To validate the performance of our flow reactor, we focused on the electrochemical synthesis of C-arylglycosides as a model reaction. C-Arylglycosides represent key structural motifs found in various biologically active natural compounds that are relevant for medicinal chemistry (Bililign et al., 2005). They exhibit higher stability to hydrolytic enzymes in vivo than O-glycosides due to the strong C-C bond formed between sugar and aromatic moieties, and are therefore considered to be promising therapeutic agents. This has attracted the attention of many researchers, and accordingly, various chemical synthetic methodologies have been developed (Yang and Yu, 2017; Kitamura et al., 2018; Liao et al., 2018; Xu et al., 2020). Moreover, studies on the bioactivity of compounds that mimic and/or simplify natural scaffolds have been reported (Matos et al., 2020). Generally, these synthetic methodologies are carried out by adding external chemical reagents, such as Lewis acids and organometallic reagents; however, there are few reports on the use of electrochemical methods (Xu and Moeller, 2010; Smith and Moeller, 2013; Okamoto et al., 2021). We commenced our investigation of the electrochemical reaction of thioglycoside 1 with 2-naphthol 2 using a divided-type batch electrochemical reactor (Table 1). A solution of 1 containing a supporting electrolyte in CH2Cl2 was anodically oxidized at −75°C under a constant current until 1.25 F/mol of electricity was consumed. After electrolysis, a solution of 2 in CH2Cl2 was added, following which the mixture was stirred at 0°C for 30 min and then treated with Et3N to obtain the corresponding products. Target compound 3 is a structurally simplified analogue of 8-β-D-glucosylgenistein, and its therapeutic potential has been studied (Matos et al., 2020). In the initial trial with Bu4NOTf, the corresponding O-glycoside was obtained in 91% yield (α/β = 80/20) instead of the desired C-glycoside 3 (Table 1, entry 1). In contrast, replacing the supporting electrolyte with Bu4NB(C6F5)4 produced a moderate yield of the desired C-arylglycoside (Table 1, entry 2). Finally, we found that employing the Bu4NBF4/CH2Cl2 system provided the target product with an even better yield (Table 1, entry 3); therefore, we selected this supporting electrolyte, which is widely used in electrochemistry for further studies. In addition, electrolysis in the presence of nucleophile 2 gave a lower conversion and yield, presumably because of the undesired oxidation of 2 (Table 1, entry 4).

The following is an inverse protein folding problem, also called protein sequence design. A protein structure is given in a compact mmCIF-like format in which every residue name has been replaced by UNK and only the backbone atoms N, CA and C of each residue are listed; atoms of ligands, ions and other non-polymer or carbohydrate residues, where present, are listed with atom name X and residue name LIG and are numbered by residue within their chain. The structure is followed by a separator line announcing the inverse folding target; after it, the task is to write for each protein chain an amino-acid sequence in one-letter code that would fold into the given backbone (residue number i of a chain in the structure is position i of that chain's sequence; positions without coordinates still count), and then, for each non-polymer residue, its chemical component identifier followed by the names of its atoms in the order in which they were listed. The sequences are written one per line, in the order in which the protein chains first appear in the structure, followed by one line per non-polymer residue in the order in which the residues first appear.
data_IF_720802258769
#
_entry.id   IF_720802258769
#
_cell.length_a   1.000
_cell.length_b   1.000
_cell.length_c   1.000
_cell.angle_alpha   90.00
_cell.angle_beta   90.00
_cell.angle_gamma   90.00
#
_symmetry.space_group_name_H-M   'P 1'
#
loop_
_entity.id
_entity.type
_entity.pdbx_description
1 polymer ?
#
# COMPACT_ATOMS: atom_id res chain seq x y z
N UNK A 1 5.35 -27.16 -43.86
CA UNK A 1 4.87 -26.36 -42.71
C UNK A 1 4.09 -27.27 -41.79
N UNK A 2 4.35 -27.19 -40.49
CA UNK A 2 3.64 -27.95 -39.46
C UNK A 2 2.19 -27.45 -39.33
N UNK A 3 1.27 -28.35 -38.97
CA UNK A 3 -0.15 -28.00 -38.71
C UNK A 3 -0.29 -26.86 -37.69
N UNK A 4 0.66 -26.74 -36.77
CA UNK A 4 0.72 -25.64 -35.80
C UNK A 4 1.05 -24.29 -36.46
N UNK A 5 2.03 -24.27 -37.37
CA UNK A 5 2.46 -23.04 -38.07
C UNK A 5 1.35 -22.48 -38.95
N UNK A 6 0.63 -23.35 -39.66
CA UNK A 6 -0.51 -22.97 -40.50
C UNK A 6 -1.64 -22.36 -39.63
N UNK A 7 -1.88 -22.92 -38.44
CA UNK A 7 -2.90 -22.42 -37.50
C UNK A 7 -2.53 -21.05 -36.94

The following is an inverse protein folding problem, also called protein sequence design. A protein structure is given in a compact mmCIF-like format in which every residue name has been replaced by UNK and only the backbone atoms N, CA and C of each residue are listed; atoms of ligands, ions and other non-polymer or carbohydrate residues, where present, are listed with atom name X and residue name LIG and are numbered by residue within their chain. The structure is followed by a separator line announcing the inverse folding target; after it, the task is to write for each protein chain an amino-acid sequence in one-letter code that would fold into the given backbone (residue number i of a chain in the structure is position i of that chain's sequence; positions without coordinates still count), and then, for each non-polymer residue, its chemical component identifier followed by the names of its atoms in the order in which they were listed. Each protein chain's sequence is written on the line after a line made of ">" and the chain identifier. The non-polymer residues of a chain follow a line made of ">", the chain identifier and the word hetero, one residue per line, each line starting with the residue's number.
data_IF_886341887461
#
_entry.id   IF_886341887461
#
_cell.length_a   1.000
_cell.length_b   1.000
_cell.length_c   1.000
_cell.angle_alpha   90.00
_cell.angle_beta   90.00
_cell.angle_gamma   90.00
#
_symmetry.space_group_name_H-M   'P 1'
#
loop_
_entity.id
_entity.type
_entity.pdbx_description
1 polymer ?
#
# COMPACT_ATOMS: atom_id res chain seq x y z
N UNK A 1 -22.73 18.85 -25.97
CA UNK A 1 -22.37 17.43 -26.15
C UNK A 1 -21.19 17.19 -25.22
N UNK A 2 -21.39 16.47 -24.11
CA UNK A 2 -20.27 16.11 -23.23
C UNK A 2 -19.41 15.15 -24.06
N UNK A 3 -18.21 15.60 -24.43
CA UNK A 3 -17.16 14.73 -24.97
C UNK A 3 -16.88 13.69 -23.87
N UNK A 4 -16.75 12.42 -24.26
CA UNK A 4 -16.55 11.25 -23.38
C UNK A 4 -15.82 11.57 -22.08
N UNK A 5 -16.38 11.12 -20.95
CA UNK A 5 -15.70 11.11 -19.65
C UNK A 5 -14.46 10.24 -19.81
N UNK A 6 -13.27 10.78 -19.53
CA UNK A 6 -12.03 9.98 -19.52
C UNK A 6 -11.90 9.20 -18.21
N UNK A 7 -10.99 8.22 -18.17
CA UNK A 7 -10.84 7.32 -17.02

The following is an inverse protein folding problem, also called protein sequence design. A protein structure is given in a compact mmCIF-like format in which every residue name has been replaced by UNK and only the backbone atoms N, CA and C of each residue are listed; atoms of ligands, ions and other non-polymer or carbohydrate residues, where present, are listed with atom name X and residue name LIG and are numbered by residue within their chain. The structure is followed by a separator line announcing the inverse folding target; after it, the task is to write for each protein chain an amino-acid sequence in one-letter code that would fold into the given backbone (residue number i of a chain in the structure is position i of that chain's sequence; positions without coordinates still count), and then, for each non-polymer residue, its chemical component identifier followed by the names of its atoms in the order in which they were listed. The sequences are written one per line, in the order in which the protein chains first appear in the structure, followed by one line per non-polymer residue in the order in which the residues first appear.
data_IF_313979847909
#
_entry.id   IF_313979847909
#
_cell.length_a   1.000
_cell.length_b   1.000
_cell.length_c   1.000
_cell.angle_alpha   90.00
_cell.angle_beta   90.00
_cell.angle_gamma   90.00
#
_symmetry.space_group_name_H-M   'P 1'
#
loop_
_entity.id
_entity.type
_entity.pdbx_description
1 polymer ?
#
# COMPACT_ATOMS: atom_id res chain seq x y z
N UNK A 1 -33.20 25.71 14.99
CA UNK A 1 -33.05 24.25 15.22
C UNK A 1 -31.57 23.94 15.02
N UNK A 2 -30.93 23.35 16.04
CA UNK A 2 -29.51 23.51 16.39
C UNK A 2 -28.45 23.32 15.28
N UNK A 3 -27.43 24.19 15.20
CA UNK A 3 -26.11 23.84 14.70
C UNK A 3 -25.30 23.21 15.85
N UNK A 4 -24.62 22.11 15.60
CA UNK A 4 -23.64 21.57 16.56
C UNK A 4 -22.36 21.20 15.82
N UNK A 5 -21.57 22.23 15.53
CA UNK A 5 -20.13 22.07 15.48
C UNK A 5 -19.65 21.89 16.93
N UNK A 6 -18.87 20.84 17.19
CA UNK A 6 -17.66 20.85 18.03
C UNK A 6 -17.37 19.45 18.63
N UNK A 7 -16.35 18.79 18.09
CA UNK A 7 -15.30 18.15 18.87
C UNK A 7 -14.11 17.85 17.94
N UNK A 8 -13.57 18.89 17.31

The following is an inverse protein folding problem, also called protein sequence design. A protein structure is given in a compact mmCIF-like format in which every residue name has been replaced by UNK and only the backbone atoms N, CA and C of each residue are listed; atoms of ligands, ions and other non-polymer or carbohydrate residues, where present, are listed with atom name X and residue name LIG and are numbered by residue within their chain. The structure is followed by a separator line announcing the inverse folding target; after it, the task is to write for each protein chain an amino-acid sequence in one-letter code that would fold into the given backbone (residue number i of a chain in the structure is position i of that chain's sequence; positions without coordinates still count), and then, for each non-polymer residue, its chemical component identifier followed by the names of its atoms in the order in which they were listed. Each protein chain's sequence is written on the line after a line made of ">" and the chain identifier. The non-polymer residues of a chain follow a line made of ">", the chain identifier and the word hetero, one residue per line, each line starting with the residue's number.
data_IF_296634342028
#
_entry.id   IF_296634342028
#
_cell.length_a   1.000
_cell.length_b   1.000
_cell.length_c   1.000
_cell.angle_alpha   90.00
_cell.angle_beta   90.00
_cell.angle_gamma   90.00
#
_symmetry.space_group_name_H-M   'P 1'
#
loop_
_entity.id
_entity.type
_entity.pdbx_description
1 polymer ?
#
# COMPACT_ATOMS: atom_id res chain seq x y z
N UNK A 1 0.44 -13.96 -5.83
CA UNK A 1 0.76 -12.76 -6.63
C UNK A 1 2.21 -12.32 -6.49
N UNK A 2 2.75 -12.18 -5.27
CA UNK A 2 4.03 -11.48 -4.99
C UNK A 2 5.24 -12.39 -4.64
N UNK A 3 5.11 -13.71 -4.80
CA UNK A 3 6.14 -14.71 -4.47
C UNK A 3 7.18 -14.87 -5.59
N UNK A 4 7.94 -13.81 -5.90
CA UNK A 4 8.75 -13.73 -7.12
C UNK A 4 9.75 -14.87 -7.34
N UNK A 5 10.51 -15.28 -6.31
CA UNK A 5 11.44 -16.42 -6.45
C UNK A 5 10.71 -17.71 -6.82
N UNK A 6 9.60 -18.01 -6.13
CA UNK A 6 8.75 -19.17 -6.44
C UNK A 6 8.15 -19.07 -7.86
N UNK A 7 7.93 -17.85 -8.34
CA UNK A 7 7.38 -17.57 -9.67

TABLE 1. Screening of supporting electrolyte for electrochemical C-glycoside synthesis in the batch reactor.

Having developed a simple electrochemical method, we next optimized the electrolysis temperature on a larger reaction scale (Table 2). Initially, the reaction on a larger scale at −75°C resulted in a slight decrease in the yield (Table 2, entry 1). This led us to increase the electrolysis temperature (Table 2, entries 1–4). By applying a higher temperature, the product yields increased, and as shown in entries 1–4, we found that temperatures of approximately 0°C to −25°C are suitable for this transformation, furnishing the desired C-arylglycoside in 82% yield at −25°C. However, electrolysis at 20°C resulted in low yields, presumably because the intermediate decomposed during electrolysis.


TABLE 2. Optimization of electrolysis temperature in the batch reactor.

With the obtained benchmark conditions, we attempted to reduce the reaction process time in a batch reactor. As electrolysis was carried out under constant-current conditions, increasing the current should decrease the electrolysis time and improve the productivity (Table 3). The increase in the current resulted in a significant increase in the cell voltage and a decrease in the yield (Table 3, entries 1–4), suggesting that the heat generated at the anode by the electrical resistance was not sufficiently removed, causing decomposition of the intermediate. To conduct the transformation in a greener manner, a lower concentration of the supporting electrolyte was applied (Table 3, entries 5–8). This, however, caused a significant increase in the cell voltage and a further decrease in the yield. These experiments suggest that there are limitations of batch reactors in terms of increasing the productivity.


TABLE 3. Effect of applied current and concentration of supporting electrolyte.

To address these issues observed in the batch reactor, the reaction was applied to our flow electrochemical reactor system (Figure 1). The flow electrochemical reactor was equipped with a carbon felt anode and platinum-plated cathode divided by a diaphragm composed of glass filters and PTFE membranes, resulting in an interelectrode gap of 1 mm (see Supplementary Material for more details). The electrolysis temperature was controlled using a Peltier cooling system. For the flow system, a solution of the substrate (0.02 M) containing a supporting electrolyte (Bu4NBF4, 0.1 M) in CH2Cl2 was introduced by syringe pumping into the anodic chamber with a carbon felt anode. A trifluoromethanesulfonic acid (TfOH) solution (0.05 M) containing the supporting electrolyte (Bu4NBF4, 0.1 M) in CH2Cl2 was also introduced into a cathodic chamber equipped with platinum-plated cathodes to promote electrolysis. Current was applied to consume 1.25 F/mol, and constant-current electrolysis was performed at 0°C. The intermediate generated in the anodic chamber was quickly transferred to a microtube reactor (R1), mixed at speed with nucleophile 2 in a micromixer (M1), and reacted in R2 and R3 to yield C-arylglycoside 3.


FIGURE 1. Schematic of C-glycoside synthesis using a flow electrochemical reactor system.